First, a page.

DELEGATING tasks can achieve a number of results, namely a decrease in workload of the manager and an increased sense of participation and involvement in the employee.

So why do so many managers complain about being stressed and too busy, and yet are reluctant to delegate? There are two main reasons:

It takes some time and effort up front to organise your workload before delegation, and at a subconscious level, you fear someone else may do something better than you.

 

The trouble with delegating

When considering delegating work, do you experience any of the following symptoms of “delegatitis” (my term for having difficulty in delegating)? Here they are:

•   I can do it better and faster myself;

•   I can’t trust my colleagues or subordinates to do it;

•   I don’t have time to explain what needs to be done;

•   They already have enough to do;

•   I don’t want to give this task up as I enjoy doing it;

•   They messed up last time so there is no point asking them to do this; and

•   I am the only person who knows how to do this.

Your degree of delegatitis varies from mild with one yes, to critical with five or more. The good news is, there are a number of great antidotes to delegatitis.

 

Six key points for effective delegation

•   Consolidate: Decide exactly what you want to delegate. Remember that delegating is different to assigning tasks that are already part of an individual’s job description. Also, it is not an opportunity to pass on mundane activities you do not want to do. Give employees something different and stimulating every so often. When you delegate, you are still responsible for the outcome.

•   Eliminate: Get rid of all the tasks that don’t need to be done. If you don’t need to do a task yourself, consider if it needs to be done at all. As management guru Peter Drucker puts it: “Do the first things first and the second not at all.”

•   Interrogate: Ask yourself what you can delegate, as not all tasks are suitable. Never delegate sensitive projects. If it is confidential in any way, the work should not be outsourced. If you were assigned the task due to your specific expertise, be careful when delegating. Ensure you understand the task as you will not be able to delegate an assignment if you do not know how to accomplish it.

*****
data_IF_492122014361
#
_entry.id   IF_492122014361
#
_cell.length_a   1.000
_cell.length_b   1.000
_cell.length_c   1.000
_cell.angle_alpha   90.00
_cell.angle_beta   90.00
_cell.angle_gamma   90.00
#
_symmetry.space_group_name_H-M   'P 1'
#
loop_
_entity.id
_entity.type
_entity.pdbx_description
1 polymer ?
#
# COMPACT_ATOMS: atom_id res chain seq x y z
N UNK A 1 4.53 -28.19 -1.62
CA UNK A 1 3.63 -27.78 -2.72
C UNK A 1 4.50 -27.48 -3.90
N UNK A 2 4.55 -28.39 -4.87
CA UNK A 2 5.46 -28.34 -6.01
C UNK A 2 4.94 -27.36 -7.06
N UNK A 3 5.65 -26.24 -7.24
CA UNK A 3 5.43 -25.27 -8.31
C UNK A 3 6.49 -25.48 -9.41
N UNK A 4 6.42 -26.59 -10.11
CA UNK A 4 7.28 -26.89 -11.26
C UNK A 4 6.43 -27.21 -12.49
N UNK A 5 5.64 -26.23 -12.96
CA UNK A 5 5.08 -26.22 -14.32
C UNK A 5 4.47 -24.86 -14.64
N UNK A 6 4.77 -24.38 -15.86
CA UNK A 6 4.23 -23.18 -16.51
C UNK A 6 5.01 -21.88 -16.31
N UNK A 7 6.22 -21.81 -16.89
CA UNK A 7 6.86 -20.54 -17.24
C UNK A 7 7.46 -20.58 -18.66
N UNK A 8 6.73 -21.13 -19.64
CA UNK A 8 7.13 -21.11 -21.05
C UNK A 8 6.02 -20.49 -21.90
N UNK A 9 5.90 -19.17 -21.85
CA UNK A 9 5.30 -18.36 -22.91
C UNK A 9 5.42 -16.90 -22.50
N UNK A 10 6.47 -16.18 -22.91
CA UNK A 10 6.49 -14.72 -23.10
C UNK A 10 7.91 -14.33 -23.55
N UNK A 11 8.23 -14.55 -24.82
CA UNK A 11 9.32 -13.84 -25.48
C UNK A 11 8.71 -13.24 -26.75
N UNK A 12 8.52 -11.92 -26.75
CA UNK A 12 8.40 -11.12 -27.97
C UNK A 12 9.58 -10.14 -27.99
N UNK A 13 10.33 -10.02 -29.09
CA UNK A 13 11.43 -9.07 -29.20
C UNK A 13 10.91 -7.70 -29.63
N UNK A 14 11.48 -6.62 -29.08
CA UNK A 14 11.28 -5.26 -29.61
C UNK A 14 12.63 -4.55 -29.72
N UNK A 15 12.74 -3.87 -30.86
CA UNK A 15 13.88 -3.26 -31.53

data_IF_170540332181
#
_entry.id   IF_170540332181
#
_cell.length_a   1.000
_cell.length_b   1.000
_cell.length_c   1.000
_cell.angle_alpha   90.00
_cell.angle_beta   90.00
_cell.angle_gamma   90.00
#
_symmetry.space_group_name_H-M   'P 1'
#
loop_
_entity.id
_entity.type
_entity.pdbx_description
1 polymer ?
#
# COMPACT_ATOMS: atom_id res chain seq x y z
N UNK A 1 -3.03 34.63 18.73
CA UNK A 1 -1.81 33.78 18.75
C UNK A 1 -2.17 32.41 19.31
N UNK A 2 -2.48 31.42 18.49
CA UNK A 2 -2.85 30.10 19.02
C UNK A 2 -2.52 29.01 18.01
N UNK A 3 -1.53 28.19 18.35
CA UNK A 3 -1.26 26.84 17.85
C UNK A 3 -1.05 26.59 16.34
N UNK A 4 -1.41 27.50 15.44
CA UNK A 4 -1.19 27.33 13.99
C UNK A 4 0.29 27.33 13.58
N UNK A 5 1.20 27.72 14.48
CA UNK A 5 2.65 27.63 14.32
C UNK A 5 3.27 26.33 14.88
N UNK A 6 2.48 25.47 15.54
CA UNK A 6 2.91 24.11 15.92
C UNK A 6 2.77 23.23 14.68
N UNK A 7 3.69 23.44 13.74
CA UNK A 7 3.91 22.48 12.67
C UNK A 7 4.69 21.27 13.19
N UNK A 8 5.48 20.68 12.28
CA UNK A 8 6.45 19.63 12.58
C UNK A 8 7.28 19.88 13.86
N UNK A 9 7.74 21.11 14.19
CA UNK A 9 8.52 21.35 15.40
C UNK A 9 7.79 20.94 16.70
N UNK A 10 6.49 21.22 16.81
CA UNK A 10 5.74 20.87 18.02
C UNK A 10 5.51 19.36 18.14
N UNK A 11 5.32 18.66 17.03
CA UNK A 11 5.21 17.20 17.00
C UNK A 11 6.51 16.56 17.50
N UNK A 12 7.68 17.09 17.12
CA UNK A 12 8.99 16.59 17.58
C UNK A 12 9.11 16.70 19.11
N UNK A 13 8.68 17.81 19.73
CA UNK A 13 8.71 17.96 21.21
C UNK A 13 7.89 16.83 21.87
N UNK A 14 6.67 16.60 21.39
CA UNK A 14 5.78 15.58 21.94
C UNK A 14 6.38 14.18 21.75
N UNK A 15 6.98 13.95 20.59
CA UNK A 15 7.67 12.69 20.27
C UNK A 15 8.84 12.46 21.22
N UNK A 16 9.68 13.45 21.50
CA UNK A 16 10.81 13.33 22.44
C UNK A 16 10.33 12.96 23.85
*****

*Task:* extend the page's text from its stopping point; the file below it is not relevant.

•   Abdicate: Resist the temptation to dictate how the task should be done. You are delegating the objective, not your own methodology. Be sure to delegate the autonomy along with the responsibility. Avoid the “Let me show you” syndrome, as you will end up doing the task yourself. Ask for progress reports and don’t look over the shoulder of the person you have delegated the work to every step of the way.

•   Candidate: Once you know what a particular task entails, find the best person for the job. You may find that initially he takes longer to do it than you, but that is because you are the expert. Be patient. If you have chosen the best person and clarified the objectives, he will quickly become competent and reliable. Don’t always give tasks to the same people. Share responsibilities and involvement.

•   Elucidate: Explain clearly what the task involves and make the instructions as clear as possible. Set a time frame for the assignment and schedule update meetings to monitor progress and determine any need for assistance. Ask the person who is doing the work to give you his understanding of both the task and the goals. If there is a mismatch in his answers and your expectations, review the matter in detail again.

 

When carried out properly, delegation is a win-win situation as it allows you to make the best use of your time and skills as well as help to grow and develop other team members to reach their full potential. You will be surprised how taking on additional responsibility or new tasks can motivate and stimulate employees.

 

Article by Ana Antunes da Silva, a life and business coach. For more information, visit http://www.aimtobe.co.uk. Article source: http://EzineArticles.com/?expert=Ana_Antunes_Da_Silva